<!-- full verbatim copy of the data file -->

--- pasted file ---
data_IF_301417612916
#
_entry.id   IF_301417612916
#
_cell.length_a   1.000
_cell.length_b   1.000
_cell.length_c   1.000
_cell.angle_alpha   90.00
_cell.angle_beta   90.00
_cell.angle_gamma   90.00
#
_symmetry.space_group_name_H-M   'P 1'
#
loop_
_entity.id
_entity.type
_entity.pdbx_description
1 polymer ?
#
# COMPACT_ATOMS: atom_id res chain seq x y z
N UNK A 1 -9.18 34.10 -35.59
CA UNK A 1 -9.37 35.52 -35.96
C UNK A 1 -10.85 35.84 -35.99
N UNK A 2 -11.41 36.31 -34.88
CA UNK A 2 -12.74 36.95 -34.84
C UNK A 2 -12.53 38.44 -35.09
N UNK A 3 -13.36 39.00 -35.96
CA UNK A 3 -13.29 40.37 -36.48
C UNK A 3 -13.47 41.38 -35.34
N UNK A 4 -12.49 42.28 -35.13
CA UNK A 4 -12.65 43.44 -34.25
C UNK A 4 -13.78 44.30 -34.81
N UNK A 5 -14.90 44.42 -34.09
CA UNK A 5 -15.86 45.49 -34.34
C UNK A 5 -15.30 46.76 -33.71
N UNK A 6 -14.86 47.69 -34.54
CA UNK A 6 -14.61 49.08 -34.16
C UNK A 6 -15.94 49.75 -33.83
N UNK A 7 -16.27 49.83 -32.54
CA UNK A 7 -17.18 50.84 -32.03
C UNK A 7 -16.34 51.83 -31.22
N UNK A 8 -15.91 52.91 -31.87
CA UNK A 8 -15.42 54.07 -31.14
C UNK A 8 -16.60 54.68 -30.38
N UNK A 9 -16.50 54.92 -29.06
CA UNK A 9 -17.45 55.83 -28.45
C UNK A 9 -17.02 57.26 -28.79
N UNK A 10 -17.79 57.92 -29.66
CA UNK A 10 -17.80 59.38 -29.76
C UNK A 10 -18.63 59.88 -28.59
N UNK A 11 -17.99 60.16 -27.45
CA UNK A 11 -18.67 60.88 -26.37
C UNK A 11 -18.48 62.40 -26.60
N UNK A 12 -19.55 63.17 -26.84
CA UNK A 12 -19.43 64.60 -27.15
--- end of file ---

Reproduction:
data_IF_301417612916
#
_entry.id   IF_301417612916
#
_cell.length_a   1.000
_cell.length_b   1.000
_cell.length_c   1.000
_cell.angle_alpha   90.00
_cell.angle_beta   90.00
_cell.angle_gamma   90.00
#
_symmetry.space_group_name_H-M   'P 1'
#
loop_
_entity.id
_entity.type
_entity.pdbx_description
1 polymer ?
#
# COMPACT_ATOMS: atom_id res chain seq x y z
N UNK A 1 -9.18 34.10 -35.59
CA UNK A 1 -9.37 35.52 -35.96
C UNK A 1 -10.85 35.84 -35.99
N UNK A 2 -11.41 36.31 -34.88
CA UNK A 2 -12.74 36.95 -34.84
C UNK A 2 -12.53 38.44 -35.09
N UNK A 3 -13.36 39.00 -35.96
CA UNK A 3 -13.29 40.37 -36.48
C UNK A 3 -13.47 41.38 -35.34
N UNK A 4 -12.49 42.28 -35.13
CA UNK A 4 -12.65 43.44 -34.25
C UNK A 4 -13.78 44.30 -34.81
N UNK A 5 -14.90 44.42 -34.09
CA UNK A 5 -15.86 45.49 -34.34
C UNK A 5 -15.30 46.76 -33.71
N UNK A 6 -14.86 47.69 -34.54
CA UNK A 6 -14.61 49.08 -34.16
C UNK A 6 -15.94 49.75 -33.83
N UNK A 7 -16.27 49.83 -32.54
CA UNK A 7 -17.18 50.84 -32.03
C UNK A 7 -16.34 51.83 -31.22
N UNK A 8 -15.91 52.91 -31.87
CA UNK A 8 -15.42 54.07 -31.14
C UNK A 8 -16.60 54.68 -30.38
N UNK A 9 -16.50 54.92 -29.06
CA UNK A 9 -17.45 55.83 -28.45
C UNK A 9 -17.02 57.26 -28.79
N UNK A 10 -17.79 57.92 -29.66
CA UNK A 10 -17.80 59.38 -29.76
C UNK A 10 -18.63 59.88 -28.59
N UNK A 11 -17.99 60.16 -27.45
CA UNK A 11 -18.67 60.88 -26.37
C UNK A 11 -18.48 62.40 -26.60
N UNK A 12 -19.55 63.17 -26.84
CA UNK A 12 -19.43 64.60 -27.15